References

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Propagation

Seed - sow from the middle of spring to early summer in situ. The seed usually germinates in 5 days[115]. The earlier sowings are for a seed or leaf crop whilst the later sowings are used mainly for leaf crops or green manure.

Other Names

If available other names are mentioned here

Brank, Buchweizen, Chutia lofa, Daran, Dayat, Dhemsi sak, Doron, Fagopiro, Grano saraceno, Kotu, Kyoubaku, Memil, Notch-seeded buckwheat, Obul, Oogal, Phaphar, Phaphara, Phaphra, Qiao mai, Saracen, Sarrasin, Soba, Tian qiao mai, Titaphapur, Trigo-sarraceno, alforfón, blé noir, bouquette, bovete, buchweizen, buckwheat, buckwheat herb, common buckwheat, echter buchweizen, faggina, fagopiro, fagopyri herba, fagopyrum, fagopyrum esculentum, grano saraceno, grano saroceno, grano sarraceno, grano turco, grecicha kul'turnaja, grecicha posevnaja, heidekorn, japanese buckwheat, memil, qiao mai, renouée, sa, sarasin, sarrasin, serrasin,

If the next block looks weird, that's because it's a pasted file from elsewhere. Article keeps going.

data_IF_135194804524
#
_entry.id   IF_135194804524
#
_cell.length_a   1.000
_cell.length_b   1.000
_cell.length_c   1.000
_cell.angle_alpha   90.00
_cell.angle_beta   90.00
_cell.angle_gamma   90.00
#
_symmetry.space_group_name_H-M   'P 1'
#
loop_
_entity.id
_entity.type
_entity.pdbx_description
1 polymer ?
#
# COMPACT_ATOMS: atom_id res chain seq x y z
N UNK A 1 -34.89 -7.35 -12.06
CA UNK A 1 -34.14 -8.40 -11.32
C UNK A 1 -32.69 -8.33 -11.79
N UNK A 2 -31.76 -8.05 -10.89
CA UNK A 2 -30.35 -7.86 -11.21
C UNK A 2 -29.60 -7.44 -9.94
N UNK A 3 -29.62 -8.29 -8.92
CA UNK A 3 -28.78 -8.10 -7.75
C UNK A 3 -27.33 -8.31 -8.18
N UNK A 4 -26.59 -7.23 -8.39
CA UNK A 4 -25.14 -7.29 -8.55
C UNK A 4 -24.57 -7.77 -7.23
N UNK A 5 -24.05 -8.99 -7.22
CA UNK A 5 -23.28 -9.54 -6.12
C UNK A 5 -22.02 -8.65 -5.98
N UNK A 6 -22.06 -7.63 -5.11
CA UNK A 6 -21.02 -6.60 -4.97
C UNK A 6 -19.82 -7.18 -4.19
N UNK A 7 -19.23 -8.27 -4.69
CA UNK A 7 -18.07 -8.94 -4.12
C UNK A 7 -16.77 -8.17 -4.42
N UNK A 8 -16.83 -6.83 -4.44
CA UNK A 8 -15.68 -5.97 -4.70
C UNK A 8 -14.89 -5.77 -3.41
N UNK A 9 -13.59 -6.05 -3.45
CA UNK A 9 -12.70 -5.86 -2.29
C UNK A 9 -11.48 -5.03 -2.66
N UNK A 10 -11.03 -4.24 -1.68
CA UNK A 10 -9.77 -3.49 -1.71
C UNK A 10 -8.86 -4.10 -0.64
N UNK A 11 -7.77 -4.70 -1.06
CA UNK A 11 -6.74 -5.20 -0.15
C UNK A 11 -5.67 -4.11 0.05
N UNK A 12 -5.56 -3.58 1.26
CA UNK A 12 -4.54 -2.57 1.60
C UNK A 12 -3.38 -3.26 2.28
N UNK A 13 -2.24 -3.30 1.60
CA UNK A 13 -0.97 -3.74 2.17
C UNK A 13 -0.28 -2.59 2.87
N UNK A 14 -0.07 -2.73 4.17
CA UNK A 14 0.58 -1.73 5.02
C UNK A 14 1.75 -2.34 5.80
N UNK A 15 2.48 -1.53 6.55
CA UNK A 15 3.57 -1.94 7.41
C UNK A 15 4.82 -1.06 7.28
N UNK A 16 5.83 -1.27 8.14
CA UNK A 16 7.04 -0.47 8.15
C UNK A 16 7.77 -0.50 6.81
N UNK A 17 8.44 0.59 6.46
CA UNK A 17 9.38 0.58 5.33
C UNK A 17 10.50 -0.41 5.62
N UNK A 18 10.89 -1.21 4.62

Found In

Countries where the plant has been found are listed here if the information is available

Africa, Asia, Australia, Belgium, Bhutan, Brazil, Burma, Canada, Central Africa, China, Congo, East Africa, England, Ethiopia, Europe, France, Germany, Greece, Himalayas, Hungary, India, Indochina, Indonesia, Iran, Iraq, Italy, Japan, Kazakhstan, Korea, Korea N, Laos, Manchuria, Mozambique, Myanmar, Nepal, Netherlands, North America, Northeastern India, Pacific, Pakistan, Papua New Guinea, PNG, Philippines, Poland, Reunion, Russia, SE Asia, Siberia, Sikkim, South Africa, Southern Africa, South America, Spain, Sri Lanka, Tajikistan, Tasmania, Thailand, Uganda, Ukraine, USA, Vietnam, Zambia, Zimbabwe,